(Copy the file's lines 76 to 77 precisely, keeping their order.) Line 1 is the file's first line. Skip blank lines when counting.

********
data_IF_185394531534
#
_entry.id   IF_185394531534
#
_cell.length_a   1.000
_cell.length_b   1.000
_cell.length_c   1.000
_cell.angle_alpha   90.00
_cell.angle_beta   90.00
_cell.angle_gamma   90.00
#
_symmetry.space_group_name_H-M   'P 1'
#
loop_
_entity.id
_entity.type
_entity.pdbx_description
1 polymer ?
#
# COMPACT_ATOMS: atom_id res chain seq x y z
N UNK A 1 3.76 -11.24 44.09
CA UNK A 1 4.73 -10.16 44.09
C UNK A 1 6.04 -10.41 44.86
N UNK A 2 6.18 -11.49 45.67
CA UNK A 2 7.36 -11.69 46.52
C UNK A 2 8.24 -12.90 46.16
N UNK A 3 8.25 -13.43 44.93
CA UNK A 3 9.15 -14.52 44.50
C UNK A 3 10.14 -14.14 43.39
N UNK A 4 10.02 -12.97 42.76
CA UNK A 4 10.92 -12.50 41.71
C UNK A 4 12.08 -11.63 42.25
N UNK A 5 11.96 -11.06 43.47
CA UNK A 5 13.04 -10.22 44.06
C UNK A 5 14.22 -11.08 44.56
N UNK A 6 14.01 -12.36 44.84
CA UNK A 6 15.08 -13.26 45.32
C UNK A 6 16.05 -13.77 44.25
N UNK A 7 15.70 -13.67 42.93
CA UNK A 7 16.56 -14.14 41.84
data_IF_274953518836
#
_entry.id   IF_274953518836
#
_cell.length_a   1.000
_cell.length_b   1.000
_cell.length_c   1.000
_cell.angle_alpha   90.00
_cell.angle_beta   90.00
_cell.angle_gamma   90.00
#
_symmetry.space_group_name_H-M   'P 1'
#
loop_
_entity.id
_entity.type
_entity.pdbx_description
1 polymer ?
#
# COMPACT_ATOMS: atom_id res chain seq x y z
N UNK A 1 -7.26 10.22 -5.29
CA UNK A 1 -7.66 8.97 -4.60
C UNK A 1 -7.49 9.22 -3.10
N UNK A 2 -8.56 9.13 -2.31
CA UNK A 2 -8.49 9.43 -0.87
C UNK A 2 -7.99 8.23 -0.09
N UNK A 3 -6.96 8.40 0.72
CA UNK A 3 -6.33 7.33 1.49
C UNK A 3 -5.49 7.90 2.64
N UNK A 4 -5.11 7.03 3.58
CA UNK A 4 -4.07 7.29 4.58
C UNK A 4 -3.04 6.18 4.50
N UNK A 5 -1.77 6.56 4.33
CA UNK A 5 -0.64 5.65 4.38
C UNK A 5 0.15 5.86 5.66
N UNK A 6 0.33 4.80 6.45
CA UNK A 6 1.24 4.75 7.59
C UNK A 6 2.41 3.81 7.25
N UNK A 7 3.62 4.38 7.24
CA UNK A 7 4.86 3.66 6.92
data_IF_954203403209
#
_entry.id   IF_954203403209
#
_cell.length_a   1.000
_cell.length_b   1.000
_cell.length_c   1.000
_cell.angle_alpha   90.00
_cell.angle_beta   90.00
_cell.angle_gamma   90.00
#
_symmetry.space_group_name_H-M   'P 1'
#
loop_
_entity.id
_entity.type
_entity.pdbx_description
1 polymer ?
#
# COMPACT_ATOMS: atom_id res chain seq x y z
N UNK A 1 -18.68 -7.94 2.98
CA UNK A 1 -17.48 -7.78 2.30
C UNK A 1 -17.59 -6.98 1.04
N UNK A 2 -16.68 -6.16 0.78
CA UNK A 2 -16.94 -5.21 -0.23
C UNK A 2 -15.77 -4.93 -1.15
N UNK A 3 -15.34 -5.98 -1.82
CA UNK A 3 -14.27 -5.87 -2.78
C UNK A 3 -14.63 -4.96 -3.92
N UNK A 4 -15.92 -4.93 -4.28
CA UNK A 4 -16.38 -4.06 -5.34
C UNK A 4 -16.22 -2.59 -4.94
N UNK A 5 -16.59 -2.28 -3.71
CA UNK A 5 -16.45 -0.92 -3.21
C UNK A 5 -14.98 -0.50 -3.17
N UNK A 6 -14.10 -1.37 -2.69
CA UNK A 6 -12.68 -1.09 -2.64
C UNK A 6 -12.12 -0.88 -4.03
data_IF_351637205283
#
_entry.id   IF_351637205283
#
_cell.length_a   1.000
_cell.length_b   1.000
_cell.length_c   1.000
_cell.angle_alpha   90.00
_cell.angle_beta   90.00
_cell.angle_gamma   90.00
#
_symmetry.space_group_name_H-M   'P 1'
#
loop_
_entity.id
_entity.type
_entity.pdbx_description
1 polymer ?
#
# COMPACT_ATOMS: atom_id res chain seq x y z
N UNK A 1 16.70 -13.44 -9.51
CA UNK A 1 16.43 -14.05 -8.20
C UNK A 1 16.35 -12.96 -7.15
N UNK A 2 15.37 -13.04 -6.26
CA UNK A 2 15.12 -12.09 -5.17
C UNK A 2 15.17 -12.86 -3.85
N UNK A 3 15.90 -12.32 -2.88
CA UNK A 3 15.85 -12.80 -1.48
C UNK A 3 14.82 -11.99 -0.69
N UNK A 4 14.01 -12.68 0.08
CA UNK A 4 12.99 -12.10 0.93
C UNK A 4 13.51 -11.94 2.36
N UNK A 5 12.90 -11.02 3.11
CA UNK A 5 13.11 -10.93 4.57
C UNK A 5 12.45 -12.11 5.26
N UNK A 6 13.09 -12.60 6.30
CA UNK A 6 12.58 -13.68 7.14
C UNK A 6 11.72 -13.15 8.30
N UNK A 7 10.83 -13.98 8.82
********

N UNK A 6 0.33 4.80 6.45
CA UNK A 6 1.24 4.75 7.59